As we noted earlier, the semi-eschatological contrast between the flesh and the Spirit brings us beyond the partially mixed eschatology of the old covenant. (Thus, we can interpret the Spirit/flesh contrast as a relative contrast as well as an absolute contrast.) This is further substantiated by the words "if you are lead by the Spirit you are not under law" (Gal. 5:18) because this is both an absolute and relative contrast. In addition, being under law includes being under the blessing/curse scheme of the old covenant (compare Gal. 3:10, 22, 23, 25; 4:2, 4, 21; 5:18) in a relative or absolute sense (3:13-14, 22-26; 4:3-5). Therefore, when someone is lead by the Spirit, they have obviously received eschatological justification. In other words, once again eschatological justification sets the stage for the organic development of the law in the rule of the Spirit.22

Three examples should suffice to illustrate how this contrast between the flesh and Spirit is relative and how the standard of the Spirit is the organic unfolding of the standard of the law.

First, we return to the fact that the whole law is fulfilled in love (5:14). This theme recurs throughout chapter 5 (explicitly in 5:6, 14, 22 and implicitly from 5:6-6:17). In fact, we can say that life in the Spirit is defined by union with the love of Christ. Love is intimately united with the eschatological realm of the Spirit just as its opposites arise from a life focused on the flesh. Thus, envy (vv. 21 and 26), strife (vv. 15 and 20), and boasting (v. 26) are set in opposition to love. All that we have observed about boasting in relation to the relative contrast of the covenants can be related to the Spirit/flesh contrast.

Now, let us reflect on envy. The kind of sinful envy that Paul opposes is envying others for their worldly possessions, status, etc. In other words, envy arises out of a person's heart to the degree that s/he is focused on receiving earthly blessings. As the inheritance in Israel was partially earthly, even righteous Israel still had its eye partially upon the blessings of this world as a sign of God's covenant favor. This allowed some degree of envy and strife over worldly goods (even though envying, coveting, and strife were reduced and forbidden by way of God's presence with his people and the way he allotted the inheritance). However, in the new covenant, believers in Christ have an equal judicial share in everything that is considered their inheritance in God. This allows their standard of obedience to have a single covenantal focus on the things above. To the degree that they set their minds above, on that which has been given them in Christ, they will be content and at peace, not needing to envy one another, but instead rejoicing in the bounty they share together in Christ. Thus, life in the Spirit is ultimately geared toward love for others and peace in the Church. Their resurrection blessings in Christ will content believers to deny themselves the things of this world for the sake of one another. In this way the law's command not to covet is organically developed into greater fullness in the rule of the Spirit.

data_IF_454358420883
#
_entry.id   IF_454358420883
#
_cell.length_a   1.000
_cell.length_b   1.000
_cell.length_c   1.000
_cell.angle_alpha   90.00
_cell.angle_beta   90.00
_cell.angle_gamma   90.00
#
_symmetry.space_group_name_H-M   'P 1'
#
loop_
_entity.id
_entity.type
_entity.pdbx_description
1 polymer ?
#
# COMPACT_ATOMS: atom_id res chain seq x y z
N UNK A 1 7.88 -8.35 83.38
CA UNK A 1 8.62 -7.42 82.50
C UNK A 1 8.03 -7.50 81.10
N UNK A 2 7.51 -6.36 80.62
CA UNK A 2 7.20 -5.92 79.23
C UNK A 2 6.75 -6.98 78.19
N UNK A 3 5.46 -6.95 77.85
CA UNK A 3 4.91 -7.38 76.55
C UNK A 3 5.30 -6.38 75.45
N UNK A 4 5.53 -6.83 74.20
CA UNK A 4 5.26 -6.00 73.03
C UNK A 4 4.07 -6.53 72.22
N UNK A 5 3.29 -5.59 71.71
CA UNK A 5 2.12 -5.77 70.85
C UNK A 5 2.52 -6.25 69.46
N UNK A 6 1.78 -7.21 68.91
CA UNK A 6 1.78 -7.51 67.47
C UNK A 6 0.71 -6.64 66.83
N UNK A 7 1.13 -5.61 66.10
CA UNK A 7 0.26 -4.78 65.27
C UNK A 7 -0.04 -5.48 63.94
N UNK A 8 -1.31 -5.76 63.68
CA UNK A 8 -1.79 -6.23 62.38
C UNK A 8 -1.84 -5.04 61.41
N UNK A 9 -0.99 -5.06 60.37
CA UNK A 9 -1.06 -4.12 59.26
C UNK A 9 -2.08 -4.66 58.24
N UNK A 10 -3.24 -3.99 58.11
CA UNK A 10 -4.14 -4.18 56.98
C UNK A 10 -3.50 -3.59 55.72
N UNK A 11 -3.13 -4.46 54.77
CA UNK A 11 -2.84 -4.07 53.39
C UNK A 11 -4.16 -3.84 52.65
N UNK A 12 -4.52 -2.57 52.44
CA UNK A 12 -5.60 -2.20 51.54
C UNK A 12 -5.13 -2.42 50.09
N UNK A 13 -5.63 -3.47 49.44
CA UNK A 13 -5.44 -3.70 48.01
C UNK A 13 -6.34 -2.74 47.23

Finally, consider the fruit of joy (Gal. 5:22). The old covenant called Israel to rejoice in God's redemption and in the law which reflected it. Paul himself recognizes that righteous Israel under the law inwardly rejoiced in the law of God (Rom. 7:22). However, this joy was partially dependent on the way in which Israel saw God triumph over their worldly enemies and gave them earthly security in the land. Therefore, Jeremiah is believed to have written the book of Lamentations (in which Israel's joy is diminished) shortly after Jerusalem fell to its enemies.

Paul's claim that the fruit of the Spirit is joy reflects his belief that the final eschatological Jerusalem above has arrived through the redemptive work of Christ (Gal. 4:27 "Rejoice" with 4:26). God's eschatological triumph in Christ (eschatological justification) is therefore the organic unfolding of his redemptive acts administered under the old covenant. As a result, the joy of the Spirit in the eschatological Jerusalem above (which can never be cursed) is the organic unfolding of the joy that Israel had in the law of God.

Conclusion to Galatians

Paul was troubled by those who were troubling the Galatian church. These troublers preached that one must be circumcised to participate in sonship in Abraham. However, Christ has died to this world and the old covenant's earthly inheritance. Therefore, to believe that circumcision is necessary to bring one into full participation of the blessings of salvation is like saying that an earthly inheritance similar to that of the old covenant is still the inheritance of God's people. It is to deny the semi-eschatological nature of the inheritance in Christ. For circumcision was partially a sign that either one's self and/or one's descendants would participate in the land with its Deuteronomic blessings and curses. To preach circumcision is to preach that Christians are still under the blessings and curses of Deuteronomy in their earthly theocratic sense rather than in their semi-eschatological fulfillment in Christ. It is therefore to deny eschatological justification.

Those in the Galatian church that bought into this could then boast in their earthly blessings over against other Christians in Galatia. This set the stage for envying one another for their respective earthly attainments. And it lead to the confusion and lack of unity that Paul is concerned about.